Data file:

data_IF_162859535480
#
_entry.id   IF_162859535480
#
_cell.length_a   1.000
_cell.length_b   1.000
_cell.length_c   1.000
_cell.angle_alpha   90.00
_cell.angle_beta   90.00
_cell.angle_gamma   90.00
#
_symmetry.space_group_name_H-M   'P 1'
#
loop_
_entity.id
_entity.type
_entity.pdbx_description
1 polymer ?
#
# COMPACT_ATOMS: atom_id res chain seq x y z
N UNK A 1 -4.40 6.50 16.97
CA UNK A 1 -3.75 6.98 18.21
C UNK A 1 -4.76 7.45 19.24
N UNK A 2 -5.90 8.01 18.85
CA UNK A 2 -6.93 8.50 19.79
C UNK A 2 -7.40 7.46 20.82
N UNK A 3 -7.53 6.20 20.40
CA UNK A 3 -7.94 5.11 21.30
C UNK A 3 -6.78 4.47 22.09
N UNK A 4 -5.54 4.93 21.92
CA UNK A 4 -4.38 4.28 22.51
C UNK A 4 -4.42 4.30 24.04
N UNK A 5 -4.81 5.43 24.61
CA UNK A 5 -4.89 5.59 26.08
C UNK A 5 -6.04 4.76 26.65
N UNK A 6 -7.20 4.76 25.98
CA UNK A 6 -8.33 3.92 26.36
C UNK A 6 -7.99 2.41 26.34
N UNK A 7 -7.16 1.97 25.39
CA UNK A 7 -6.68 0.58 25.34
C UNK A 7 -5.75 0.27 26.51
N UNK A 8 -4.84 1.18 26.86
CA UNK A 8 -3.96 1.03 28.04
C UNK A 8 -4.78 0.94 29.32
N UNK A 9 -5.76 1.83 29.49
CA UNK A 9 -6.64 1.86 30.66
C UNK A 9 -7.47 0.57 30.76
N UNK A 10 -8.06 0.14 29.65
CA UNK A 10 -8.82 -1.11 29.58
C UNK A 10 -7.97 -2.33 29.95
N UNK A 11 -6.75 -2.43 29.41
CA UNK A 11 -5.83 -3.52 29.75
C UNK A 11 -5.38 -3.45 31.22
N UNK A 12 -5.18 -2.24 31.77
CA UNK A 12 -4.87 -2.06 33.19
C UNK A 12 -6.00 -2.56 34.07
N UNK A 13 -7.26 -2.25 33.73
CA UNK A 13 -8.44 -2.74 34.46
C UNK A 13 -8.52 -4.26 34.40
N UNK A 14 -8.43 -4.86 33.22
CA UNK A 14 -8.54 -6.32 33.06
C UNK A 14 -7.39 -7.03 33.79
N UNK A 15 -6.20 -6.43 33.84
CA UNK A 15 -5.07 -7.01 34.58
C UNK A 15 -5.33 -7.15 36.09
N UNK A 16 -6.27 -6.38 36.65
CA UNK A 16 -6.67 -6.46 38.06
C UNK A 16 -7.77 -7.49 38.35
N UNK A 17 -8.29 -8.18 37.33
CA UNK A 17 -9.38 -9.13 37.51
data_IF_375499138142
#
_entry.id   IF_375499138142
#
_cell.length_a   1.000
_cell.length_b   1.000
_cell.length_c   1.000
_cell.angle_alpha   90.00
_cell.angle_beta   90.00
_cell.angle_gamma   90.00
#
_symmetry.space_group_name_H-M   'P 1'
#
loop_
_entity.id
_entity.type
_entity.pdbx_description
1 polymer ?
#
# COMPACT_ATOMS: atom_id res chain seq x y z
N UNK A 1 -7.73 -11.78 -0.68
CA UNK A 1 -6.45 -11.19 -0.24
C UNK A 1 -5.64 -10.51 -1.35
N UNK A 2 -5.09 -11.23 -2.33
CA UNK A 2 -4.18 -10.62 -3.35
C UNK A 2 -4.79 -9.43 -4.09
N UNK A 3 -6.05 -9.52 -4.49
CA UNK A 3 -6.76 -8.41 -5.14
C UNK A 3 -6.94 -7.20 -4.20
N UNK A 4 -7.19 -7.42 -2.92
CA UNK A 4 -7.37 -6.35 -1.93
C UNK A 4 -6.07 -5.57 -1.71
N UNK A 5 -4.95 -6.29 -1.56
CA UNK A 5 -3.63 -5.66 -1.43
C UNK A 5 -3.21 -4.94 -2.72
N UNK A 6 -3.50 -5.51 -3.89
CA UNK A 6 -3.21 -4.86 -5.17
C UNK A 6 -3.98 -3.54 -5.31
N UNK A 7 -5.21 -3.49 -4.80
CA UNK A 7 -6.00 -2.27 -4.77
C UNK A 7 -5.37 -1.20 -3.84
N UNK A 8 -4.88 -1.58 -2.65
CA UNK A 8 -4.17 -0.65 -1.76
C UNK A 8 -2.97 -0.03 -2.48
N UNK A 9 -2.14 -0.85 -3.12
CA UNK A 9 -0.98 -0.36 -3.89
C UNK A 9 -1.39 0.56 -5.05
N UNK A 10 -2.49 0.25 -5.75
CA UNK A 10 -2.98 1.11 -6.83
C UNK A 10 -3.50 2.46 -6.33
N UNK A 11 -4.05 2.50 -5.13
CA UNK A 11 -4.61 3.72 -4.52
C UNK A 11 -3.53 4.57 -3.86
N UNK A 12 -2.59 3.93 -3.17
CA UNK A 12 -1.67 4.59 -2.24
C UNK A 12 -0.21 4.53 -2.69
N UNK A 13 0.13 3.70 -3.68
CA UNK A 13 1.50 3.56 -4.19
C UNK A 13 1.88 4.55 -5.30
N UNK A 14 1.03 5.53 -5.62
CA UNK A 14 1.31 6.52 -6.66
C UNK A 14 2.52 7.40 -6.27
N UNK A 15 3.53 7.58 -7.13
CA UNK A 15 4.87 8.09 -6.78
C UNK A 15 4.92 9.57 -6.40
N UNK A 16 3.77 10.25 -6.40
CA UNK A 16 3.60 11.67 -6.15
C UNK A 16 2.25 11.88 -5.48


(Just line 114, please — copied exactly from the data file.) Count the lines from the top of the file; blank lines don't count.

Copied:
C UNK A 8 -2.97 -0.03 -2.48